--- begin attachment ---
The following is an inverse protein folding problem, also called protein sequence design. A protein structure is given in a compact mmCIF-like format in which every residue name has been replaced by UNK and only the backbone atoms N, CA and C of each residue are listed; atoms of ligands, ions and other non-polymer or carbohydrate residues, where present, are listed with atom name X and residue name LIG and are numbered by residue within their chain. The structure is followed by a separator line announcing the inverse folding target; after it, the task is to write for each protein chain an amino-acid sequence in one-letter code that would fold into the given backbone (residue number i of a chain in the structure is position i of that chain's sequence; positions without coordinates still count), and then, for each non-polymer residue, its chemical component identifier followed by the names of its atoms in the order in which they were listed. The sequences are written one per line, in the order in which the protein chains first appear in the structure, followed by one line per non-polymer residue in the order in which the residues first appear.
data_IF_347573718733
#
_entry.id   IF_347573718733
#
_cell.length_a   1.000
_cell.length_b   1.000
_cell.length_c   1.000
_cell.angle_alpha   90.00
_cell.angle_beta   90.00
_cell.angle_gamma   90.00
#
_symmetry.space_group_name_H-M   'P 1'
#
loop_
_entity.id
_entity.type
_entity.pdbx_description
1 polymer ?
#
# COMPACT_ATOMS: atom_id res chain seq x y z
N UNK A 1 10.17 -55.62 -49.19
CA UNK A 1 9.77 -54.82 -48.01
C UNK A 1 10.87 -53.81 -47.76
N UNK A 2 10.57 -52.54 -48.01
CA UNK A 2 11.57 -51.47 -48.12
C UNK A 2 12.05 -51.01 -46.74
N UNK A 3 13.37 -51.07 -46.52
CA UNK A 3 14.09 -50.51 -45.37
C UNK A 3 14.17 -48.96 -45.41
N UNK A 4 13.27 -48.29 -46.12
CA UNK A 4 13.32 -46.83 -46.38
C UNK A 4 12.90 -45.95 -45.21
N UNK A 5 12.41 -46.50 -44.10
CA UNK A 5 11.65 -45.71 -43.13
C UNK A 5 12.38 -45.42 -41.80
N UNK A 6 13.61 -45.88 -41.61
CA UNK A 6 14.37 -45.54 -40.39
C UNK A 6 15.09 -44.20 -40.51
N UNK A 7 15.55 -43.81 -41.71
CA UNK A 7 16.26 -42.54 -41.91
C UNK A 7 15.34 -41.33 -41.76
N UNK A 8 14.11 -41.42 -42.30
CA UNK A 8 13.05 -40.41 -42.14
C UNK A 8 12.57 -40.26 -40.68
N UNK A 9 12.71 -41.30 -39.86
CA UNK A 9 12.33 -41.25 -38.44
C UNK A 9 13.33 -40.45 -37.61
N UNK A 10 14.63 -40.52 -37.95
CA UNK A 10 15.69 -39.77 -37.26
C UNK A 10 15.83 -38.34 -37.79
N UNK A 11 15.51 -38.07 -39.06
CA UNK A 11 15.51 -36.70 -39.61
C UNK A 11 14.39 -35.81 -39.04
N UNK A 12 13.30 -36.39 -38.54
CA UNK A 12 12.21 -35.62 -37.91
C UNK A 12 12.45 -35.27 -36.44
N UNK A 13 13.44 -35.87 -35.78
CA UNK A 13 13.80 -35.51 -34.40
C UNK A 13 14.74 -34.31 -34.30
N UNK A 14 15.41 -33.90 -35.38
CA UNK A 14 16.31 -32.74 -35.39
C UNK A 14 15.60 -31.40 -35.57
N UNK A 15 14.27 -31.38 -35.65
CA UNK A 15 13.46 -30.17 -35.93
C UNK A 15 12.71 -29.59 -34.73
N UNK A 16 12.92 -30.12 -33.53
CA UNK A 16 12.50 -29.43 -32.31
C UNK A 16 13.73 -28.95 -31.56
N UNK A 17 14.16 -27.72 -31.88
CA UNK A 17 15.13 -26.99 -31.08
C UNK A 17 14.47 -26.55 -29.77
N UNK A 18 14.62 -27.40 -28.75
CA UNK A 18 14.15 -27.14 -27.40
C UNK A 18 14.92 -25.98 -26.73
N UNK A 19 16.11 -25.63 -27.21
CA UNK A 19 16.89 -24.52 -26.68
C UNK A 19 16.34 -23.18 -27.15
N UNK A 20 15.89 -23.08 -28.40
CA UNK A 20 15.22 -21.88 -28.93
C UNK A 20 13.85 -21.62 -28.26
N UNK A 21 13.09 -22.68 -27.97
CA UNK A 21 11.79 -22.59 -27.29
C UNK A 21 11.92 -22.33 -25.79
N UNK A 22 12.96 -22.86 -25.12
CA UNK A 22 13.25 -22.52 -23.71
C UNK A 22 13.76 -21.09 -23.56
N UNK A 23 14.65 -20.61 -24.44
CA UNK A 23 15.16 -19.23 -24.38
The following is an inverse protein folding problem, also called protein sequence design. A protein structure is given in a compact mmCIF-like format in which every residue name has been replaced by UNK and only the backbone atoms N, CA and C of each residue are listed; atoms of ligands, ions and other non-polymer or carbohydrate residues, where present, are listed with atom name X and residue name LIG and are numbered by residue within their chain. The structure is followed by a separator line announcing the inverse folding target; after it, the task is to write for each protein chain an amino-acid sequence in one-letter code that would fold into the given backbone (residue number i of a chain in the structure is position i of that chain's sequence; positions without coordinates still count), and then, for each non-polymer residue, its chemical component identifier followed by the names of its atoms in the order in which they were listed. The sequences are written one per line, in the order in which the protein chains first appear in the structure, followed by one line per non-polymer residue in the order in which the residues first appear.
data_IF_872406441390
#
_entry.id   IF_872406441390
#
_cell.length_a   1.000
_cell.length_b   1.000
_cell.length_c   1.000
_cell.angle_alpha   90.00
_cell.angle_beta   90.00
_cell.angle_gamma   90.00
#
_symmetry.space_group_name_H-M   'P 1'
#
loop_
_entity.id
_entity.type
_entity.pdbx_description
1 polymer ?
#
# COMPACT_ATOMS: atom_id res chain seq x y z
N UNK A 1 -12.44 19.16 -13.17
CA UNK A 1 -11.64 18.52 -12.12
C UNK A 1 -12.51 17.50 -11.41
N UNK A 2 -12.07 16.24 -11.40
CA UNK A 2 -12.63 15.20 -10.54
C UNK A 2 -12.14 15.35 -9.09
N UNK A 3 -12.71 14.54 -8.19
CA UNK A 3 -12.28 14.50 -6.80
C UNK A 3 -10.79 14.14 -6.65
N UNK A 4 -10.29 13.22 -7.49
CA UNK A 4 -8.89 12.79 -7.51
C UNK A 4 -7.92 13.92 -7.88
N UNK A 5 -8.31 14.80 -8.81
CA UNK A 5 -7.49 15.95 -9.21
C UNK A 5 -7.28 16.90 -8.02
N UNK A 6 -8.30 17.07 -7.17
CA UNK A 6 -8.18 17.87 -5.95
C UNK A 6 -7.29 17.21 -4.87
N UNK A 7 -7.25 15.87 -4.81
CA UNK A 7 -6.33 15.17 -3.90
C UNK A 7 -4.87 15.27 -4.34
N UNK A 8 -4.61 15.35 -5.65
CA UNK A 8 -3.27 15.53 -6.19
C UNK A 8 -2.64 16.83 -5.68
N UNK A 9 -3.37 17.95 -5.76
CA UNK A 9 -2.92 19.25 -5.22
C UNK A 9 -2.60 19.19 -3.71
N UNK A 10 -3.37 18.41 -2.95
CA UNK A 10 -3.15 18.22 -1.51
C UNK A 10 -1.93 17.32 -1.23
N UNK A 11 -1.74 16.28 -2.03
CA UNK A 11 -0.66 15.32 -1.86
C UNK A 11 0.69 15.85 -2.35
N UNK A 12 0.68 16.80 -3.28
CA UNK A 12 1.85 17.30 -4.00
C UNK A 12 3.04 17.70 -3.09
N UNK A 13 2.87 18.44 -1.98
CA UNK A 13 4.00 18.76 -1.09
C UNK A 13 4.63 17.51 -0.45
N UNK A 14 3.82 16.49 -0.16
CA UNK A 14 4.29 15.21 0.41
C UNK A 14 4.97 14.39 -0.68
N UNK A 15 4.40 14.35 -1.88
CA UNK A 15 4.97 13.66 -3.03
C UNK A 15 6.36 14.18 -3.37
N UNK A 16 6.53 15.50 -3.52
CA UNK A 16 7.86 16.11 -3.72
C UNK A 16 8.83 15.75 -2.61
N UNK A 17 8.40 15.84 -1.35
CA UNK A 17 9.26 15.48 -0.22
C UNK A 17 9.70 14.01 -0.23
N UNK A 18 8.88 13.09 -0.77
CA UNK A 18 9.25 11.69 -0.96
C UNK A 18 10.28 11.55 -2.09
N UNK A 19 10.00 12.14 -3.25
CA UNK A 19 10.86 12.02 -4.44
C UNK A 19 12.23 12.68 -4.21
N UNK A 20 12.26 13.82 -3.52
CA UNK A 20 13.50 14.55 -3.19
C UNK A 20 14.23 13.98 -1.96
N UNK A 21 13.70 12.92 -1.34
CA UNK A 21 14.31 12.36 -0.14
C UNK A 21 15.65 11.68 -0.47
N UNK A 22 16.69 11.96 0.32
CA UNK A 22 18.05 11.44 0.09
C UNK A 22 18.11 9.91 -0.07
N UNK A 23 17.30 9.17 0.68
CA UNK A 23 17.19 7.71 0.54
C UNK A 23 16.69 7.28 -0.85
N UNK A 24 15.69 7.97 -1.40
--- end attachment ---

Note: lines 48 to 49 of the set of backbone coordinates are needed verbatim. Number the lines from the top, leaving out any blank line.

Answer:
C UNK A 9 13.33 -40.45 -37.61
N UNK A 10 14.63 -40.52 -37.95